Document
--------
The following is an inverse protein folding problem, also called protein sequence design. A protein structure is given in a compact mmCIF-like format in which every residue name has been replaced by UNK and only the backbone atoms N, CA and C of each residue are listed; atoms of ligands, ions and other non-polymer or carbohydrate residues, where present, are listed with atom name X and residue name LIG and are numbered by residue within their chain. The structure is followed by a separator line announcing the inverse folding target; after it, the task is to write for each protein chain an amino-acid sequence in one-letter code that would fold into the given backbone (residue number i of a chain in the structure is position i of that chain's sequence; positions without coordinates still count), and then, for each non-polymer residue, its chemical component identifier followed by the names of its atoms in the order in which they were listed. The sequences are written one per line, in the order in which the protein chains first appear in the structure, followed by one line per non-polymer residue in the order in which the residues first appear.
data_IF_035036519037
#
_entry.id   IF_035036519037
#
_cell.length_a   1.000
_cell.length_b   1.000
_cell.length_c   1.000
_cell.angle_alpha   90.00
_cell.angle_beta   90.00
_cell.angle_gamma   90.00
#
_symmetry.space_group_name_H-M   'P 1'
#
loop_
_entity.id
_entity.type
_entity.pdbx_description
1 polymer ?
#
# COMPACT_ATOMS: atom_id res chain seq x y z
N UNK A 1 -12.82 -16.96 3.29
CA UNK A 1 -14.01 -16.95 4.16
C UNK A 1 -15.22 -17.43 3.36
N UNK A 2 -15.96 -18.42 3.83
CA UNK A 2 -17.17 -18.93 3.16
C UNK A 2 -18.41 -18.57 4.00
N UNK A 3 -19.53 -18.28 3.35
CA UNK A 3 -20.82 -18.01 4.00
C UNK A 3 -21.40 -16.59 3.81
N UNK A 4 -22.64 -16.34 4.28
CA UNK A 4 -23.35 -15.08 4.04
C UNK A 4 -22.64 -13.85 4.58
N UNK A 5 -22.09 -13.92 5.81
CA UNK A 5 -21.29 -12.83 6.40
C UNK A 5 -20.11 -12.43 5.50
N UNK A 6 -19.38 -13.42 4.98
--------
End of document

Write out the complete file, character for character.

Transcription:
The following is an inverse protein folding problem, also called protein sequence design. A protein structure is given in a compact mmCIF-like format in which every residue name has been replaced by UNK and only the backbone atoms N, CA and C of each residue are listed; atoms of ligands, ions and other non-polymer or carbohydrate residues, where present, are listed with atom name X and residue name LIG and are numbered by residue within their chain. The structure is followed by a separator line announcing the inverse folding target; after it, the task is to write for each protein chain an amino-acid sequence in one-letter code that would fold into the given backbone (residue number i of a chain in the structure is position i of that chain's sequence; positions without coordinates still count), and then, for each non-polymer residue, its chemical component identifier followed by the names of its atoms in the order in which they were listed. The sequences are written one per line, in the order in which the protein chains first appear in the structure, followed by one line per non-polymer residue in the order in which the residues first appear.
data_IF_035036519037
#
_entry.id   IF_035036519037
#
_cell.length_a   1.000
_cell.length_b   1.000
_cell.length_c   1.000
_cell.angle_alpha   90.00
_cell.angle_beta   90.00
_cell.angle_gamma   90.00
#
_symmetry.space_group_name_H-M   'P 1'
#
loop_
_entity.id
_entity.type
_entity.pdbx_description
1 polymer ?
#
# COMPACT_ATOMS: atom_id res chain seq x y z
N UNK A 1 -12.82 -16.96 3.29
CA UNK A 1 -14.01 -16.95 4.16
C UNK A 1 -15.22 -17.43 3.36
N UNK A 2 -15.96 -18.42 3.83
CA UNK A 2 -17.17 -18.93 3.16
C UNK A 2 -18.41 -18.57 4.00
N UNK A 3 -19.53 -18.28 3.35
CA UNK A 3 -20.82 -18.01 4.00
C UNK A 3 -21.40 -16.59 3.81
N UNK A 4 -22.64 -16.34 4.28
CA UNK A 4 -23.35 -15.08 4.04
C UNK A 4 -22.64 -13.85 4.58
N UNK A 5 -22.09 -13.92 5.81
CA UNK A 5 -21.29 -12.83 6.40
C UNK A 5 -20.11 -12.43 5.50
N UNK A 6 -19.38 -13.42 4.98